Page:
Summer 2016 Issue


History Rewritten

Suzanne Seurattan

Recent excavations at Highland - the historic Charlottesville, Va., home of the nation's fifth president and W&M alumnus James Monroe - are upending history. The archaeology combined with tree-ring dating shows that a newly discovered foundation, not the modest home still standing on the property, was Monroe's house in 1779. This new foundation shows a free-standing and sizable house, and includes part of the base of a large chimney preserved below the floor level, several sections of stone wall foundations, segments of thicker walls belonging to a stone cellar, and charred planks likely pointing to the destruction of the building by fire. The Highland property is part of William & Mary and is the only U.S. president's home currently owned by a university. Over his lifetime, Monroe contributed a 50-year career in public service, serving both Virginia and the nation in a variety of positions including his two-term presidency from 1817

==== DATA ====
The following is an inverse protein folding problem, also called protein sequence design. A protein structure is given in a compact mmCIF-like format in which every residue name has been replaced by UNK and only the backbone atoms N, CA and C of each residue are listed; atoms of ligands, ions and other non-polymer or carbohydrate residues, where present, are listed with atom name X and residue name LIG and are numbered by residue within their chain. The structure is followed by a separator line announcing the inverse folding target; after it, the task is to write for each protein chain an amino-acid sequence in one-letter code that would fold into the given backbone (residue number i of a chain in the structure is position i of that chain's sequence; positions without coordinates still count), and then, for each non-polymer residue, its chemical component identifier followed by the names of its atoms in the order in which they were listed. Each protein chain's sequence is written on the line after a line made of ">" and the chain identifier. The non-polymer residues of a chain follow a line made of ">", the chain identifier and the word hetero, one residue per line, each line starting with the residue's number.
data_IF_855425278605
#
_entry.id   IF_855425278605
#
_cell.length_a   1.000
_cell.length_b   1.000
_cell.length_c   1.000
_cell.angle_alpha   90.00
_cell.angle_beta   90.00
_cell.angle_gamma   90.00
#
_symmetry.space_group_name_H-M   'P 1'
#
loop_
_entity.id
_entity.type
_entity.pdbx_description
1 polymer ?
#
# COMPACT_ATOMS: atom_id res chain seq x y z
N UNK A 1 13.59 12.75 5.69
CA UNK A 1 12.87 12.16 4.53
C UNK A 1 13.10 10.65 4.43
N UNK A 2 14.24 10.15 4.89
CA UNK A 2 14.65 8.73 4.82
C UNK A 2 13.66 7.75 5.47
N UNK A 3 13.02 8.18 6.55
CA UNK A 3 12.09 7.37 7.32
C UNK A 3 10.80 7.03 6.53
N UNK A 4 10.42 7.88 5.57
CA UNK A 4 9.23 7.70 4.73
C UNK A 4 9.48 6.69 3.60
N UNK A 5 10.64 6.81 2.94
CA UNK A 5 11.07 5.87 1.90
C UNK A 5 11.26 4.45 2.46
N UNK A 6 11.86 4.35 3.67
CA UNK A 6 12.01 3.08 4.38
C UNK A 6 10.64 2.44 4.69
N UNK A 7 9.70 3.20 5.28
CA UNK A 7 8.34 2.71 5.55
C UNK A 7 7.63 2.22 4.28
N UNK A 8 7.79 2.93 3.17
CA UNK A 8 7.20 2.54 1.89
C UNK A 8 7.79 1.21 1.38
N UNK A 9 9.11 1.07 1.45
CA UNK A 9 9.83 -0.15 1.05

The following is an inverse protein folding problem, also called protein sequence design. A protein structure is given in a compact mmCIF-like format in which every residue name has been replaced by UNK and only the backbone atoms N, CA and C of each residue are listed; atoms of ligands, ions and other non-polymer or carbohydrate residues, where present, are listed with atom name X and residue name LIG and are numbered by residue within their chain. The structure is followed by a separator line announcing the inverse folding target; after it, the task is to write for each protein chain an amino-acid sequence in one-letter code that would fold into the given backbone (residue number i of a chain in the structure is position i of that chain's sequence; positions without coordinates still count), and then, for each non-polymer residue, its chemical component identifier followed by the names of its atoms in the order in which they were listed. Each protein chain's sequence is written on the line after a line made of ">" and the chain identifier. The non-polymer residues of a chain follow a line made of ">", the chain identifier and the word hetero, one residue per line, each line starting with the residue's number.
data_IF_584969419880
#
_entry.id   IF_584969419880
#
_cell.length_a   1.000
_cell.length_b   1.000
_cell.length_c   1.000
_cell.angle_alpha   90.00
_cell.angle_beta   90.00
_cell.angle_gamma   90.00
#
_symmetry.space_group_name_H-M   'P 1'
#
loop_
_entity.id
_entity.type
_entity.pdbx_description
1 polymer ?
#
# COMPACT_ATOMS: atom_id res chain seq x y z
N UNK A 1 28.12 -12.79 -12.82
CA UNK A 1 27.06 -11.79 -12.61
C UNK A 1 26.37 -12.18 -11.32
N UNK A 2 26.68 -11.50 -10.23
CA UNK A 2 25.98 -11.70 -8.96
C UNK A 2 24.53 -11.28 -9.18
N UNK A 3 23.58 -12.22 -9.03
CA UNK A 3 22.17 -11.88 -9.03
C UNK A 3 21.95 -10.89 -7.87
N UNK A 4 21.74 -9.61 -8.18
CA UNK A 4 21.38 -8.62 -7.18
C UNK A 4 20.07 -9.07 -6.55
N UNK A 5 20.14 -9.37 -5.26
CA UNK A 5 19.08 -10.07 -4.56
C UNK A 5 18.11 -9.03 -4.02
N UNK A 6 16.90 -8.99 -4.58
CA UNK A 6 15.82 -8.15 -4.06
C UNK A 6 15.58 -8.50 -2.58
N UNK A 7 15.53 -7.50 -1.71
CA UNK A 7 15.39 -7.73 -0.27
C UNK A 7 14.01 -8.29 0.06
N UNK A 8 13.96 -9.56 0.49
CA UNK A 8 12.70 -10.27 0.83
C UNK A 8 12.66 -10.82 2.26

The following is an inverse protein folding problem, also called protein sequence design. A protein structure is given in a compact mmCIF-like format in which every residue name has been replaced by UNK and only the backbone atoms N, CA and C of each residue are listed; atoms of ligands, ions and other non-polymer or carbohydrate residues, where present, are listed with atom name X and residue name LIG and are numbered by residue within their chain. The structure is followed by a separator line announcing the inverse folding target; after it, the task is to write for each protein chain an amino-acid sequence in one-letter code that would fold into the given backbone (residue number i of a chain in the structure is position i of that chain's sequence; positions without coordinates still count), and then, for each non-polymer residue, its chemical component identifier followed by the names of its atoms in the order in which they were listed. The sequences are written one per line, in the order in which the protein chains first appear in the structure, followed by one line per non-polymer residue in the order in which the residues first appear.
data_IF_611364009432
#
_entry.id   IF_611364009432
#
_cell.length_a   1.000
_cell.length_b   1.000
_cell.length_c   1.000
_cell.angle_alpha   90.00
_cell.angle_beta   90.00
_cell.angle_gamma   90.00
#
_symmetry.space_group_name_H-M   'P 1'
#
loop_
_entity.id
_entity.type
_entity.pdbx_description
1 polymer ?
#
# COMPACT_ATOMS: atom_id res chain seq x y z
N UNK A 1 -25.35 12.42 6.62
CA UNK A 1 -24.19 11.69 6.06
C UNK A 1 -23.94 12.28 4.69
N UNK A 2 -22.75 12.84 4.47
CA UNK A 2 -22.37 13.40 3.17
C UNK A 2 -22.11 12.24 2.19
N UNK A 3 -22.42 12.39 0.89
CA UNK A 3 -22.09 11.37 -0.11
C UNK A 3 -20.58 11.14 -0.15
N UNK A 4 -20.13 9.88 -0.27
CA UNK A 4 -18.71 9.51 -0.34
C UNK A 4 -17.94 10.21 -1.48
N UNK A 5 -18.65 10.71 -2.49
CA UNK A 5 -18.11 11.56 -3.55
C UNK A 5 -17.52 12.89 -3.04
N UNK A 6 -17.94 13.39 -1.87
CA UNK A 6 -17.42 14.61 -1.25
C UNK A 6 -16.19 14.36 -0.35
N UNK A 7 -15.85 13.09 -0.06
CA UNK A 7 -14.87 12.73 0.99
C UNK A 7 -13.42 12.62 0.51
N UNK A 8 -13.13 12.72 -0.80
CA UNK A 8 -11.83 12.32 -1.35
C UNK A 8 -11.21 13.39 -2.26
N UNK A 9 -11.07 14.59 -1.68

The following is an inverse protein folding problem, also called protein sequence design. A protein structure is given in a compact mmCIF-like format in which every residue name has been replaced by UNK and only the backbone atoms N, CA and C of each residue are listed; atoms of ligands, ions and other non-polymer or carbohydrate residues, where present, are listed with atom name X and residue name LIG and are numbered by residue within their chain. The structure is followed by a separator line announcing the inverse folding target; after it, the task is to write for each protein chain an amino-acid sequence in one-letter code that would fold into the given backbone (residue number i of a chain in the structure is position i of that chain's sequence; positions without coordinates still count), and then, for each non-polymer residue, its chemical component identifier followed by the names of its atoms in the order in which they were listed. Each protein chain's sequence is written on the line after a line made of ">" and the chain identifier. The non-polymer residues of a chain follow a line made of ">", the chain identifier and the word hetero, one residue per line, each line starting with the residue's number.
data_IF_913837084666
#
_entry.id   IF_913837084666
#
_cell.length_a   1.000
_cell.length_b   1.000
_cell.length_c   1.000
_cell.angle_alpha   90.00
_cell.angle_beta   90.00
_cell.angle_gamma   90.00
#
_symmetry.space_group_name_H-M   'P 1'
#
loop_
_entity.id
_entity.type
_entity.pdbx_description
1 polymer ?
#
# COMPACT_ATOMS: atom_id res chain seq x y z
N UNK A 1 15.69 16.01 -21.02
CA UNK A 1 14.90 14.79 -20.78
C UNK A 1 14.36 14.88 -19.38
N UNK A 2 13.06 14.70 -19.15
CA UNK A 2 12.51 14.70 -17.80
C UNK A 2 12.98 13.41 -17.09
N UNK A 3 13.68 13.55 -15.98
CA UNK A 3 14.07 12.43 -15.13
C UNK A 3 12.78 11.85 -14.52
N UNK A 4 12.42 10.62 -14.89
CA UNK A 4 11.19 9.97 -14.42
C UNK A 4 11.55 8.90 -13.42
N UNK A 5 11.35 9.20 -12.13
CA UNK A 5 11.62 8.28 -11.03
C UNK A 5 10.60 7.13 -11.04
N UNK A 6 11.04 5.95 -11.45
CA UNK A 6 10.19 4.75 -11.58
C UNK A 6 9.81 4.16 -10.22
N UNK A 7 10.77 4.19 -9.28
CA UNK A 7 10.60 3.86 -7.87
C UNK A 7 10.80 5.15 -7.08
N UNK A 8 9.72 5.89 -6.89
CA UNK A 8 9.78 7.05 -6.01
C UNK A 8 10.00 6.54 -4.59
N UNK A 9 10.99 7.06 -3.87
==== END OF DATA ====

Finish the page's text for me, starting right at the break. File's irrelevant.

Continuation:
to 1825.